But her training as a lawyer and motivation to succeed (in whatever form that might be) ultimately propelled her forward in those traumatic times.
“When you’re not able to make a bed or you’re being told, ‘The old Kate doesn’t exist anymore. You need to let go of all the things that you love doing and all of your hopes and all of your dreams. That’s not going to be your life anymore’, I’m the type of person that goes, ‘You know what? That’s not okay. That's not good enough for me, actually.’ And so, that was what caused me to go, ‘Right. Okay, I’m going to figure out what things I need to do to be able to live my best life’,” she explained.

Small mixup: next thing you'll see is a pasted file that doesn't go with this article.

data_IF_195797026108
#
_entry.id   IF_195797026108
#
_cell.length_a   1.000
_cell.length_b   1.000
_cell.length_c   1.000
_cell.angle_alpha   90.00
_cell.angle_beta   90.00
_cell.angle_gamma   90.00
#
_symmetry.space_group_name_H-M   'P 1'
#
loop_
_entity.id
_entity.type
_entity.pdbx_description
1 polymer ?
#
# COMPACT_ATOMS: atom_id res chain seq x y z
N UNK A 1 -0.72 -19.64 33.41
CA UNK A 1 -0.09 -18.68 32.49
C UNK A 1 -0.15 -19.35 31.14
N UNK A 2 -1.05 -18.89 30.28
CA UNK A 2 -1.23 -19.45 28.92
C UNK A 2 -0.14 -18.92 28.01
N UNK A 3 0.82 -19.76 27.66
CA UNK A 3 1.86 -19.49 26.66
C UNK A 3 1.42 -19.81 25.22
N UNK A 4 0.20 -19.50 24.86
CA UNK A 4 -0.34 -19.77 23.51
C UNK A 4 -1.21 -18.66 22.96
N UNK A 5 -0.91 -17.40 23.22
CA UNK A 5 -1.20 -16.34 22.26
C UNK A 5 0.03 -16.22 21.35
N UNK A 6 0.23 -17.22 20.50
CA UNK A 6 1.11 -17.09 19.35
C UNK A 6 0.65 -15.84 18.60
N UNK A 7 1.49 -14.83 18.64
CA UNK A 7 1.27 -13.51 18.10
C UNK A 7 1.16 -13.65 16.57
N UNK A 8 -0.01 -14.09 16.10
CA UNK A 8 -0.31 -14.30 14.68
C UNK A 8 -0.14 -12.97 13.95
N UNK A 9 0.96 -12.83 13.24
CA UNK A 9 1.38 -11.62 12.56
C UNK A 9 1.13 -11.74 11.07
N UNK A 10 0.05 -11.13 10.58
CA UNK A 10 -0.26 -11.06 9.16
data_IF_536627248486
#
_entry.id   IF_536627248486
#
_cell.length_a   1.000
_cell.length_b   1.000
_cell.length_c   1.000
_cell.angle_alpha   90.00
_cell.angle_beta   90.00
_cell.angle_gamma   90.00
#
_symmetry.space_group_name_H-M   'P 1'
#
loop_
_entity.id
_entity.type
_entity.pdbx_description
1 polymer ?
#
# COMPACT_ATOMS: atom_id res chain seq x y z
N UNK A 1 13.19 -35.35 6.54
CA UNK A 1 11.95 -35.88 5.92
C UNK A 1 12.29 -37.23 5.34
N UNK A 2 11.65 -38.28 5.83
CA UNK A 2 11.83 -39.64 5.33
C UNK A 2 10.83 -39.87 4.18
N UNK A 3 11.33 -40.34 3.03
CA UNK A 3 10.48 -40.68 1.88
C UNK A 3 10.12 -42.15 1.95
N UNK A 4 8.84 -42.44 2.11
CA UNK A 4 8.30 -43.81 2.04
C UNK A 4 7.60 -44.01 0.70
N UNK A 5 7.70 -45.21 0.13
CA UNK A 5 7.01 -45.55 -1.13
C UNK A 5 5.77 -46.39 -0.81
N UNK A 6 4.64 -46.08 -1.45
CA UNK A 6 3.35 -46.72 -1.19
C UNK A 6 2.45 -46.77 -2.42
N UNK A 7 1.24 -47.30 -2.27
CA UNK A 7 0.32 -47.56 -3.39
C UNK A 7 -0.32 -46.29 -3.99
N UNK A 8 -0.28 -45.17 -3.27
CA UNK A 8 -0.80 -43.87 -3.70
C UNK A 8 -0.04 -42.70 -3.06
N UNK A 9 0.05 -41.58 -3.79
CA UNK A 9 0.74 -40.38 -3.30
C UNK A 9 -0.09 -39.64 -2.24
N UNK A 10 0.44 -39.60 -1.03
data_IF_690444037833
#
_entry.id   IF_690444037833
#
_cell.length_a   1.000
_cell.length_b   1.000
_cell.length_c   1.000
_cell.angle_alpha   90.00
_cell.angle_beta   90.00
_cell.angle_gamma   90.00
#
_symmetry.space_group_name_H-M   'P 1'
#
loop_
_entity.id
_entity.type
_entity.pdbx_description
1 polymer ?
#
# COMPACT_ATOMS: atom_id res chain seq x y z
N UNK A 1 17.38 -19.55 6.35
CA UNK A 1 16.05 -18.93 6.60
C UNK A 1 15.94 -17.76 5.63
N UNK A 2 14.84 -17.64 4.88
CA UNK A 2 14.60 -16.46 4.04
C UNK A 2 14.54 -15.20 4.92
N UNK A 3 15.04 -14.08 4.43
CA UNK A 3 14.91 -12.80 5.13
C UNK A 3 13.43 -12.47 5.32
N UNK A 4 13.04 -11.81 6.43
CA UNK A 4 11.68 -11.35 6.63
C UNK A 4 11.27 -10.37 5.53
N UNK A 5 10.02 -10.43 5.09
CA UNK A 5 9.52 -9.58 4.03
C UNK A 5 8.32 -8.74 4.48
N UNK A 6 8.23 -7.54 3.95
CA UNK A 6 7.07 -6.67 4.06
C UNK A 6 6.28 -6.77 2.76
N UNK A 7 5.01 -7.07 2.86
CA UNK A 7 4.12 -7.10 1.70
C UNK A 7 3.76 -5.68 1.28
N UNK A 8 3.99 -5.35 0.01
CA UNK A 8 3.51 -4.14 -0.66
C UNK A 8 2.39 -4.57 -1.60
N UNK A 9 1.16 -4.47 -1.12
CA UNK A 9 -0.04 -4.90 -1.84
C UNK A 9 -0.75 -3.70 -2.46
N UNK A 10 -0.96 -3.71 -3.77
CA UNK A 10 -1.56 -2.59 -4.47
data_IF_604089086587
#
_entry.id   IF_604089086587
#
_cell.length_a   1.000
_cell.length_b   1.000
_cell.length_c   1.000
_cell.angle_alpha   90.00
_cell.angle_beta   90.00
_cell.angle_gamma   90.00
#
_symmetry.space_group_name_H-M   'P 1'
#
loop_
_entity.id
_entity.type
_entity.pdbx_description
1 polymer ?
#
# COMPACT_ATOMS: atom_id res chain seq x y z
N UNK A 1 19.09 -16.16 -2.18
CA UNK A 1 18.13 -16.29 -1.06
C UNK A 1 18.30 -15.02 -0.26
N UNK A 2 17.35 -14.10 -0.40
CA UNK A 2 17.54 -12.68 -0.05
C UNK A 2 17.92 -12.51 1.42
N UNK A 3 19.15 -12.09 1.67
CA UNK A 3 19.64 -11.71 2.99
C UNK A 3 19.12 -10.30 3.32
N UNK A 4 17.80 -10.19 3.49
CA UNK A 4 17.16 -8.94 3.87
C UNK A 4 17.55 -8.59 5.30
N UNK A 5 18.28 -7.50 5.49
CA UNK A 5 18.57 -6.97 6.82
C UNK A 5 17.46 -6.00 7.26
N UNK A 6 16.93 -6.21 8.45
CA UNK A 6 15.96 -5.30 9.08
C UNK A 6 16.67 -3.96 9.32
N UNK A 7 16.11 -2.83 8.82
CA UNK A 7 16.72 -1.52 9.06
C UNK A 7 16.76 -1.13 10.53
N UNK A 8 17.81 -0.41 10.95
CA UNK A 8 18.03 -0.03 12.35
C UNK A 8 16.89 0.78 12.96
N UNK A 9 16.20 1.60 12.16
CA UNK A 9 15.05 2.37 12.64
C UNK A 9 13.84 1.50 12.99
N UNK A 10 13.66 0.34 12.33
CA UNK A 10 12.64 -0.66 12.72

It was at this point that she came across meditation, which was recommended to her while, simultaneously, her neurosurgeons were explaining that she would need surgery to her spinal cord.
“The head of my rehab team was a really science-based guy, and he explained to me the changes that he had seen in his patients. He explained to me the scientific research that was out there. And I think as an evidence-based goal-oriented lawyer, those were the things that resonated with me,” she said.
“And when I was at a point where it’s like, I have got nothing left to lose. I’ve got everything to gain. Why not?”
Ms Cliff subsequently took up vedic meditation, which she outlined as being the process of sitting with one’s eyes closed, twice a day for 20 minutes, using “evidence-based practice” to release stress buildups from the nervous system.
“People feel quietness and stillness in their mind and body fairly straight away, and that was my experience. The first time that I sat and closed my eyes, I felt pain relief like I had never felt to that point,” she mused.